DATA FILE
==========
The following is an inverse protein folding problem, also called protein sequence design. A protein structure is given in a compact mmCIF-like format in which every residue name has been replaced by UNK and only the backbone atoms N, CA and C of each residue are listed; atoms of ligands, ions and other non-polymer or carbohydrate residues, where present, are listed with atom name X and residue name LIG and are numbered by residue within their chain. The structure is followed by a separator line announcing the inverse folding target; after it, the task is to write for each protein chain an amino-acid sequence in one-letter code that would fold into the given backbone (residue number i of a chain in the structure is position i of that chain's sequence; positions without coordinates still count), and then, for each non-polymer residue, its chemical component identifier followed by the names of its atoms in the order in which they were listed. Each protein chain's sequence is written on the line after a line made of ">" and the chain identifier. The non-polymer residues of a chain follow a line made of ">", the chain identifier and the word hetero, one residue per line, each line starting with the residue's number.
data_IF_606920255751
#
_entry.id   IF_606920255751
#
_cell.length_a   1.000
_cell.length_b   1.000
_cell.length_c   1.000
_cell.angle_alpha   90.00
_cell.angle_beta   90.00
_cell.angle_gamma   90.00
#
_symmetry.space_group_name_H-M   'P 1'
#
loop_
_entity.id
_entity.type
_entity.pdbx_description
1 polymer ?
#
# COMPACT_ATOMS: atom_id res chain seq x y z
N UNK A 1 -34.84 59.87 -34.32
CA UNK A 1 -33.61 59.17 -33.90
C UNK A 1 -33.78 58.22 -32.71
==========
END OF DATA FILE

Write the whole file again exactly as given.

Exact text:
The following is an inverse protein folding problem, also called protein sequence design. A protein structure is given in a compact mmCIF-like format in which every residue name has been replaced by UNK and only the backbone atoms N, CA and C of each residue are listed; atoms of ligands, ions and other non-polymer or carbohydrate residues, where present, are listed with atom name X and residue name LIG and are numbered by residue within their chain. The structure is followed by a separator line announcing the inverse folding target; after it, the task is to write for each protein chain an amino-acid sequence in one-letter code that would fold into the given backbone (residue number i of a chain in the structure is position i of that chain's sequence; positions without coordinates still count), and then, for each non-polymer residue, its chemical component identifier followed by the names of its atoms in the order in which they were listed. Each protein chain's sequence is written on the line after a line made of ">" and the chain identifier. The non-polymer residues of a chain follow a line made of ">", the chain identifier and the word hetero, one residue per line, each line starting with the residue's number.
data_IF_606920255751
#
_entry.id   IF_606920255751
#
_cell.length_a   1.000
_cell.length_b   1.000
_cell.length_c   1.000
_cell.angle_alpha   90.00
_cell.angle_beta   90.00
_cell.angle_gamma   90.00
#
_symmetry.space_group_name_H-M   'P 1'
#
loop_
_entity.id
_entity.type
_entity.pdbx_description
1 polymer ?
#
# COMPACT_ATOMS: atom_id res chain seq x y z
N UNK A 1 -34.84 59.87 -34.32
CA UNK A 1 -33.61 59.17 -33.90
C UNK A 1 -33.78 58.22 -32.71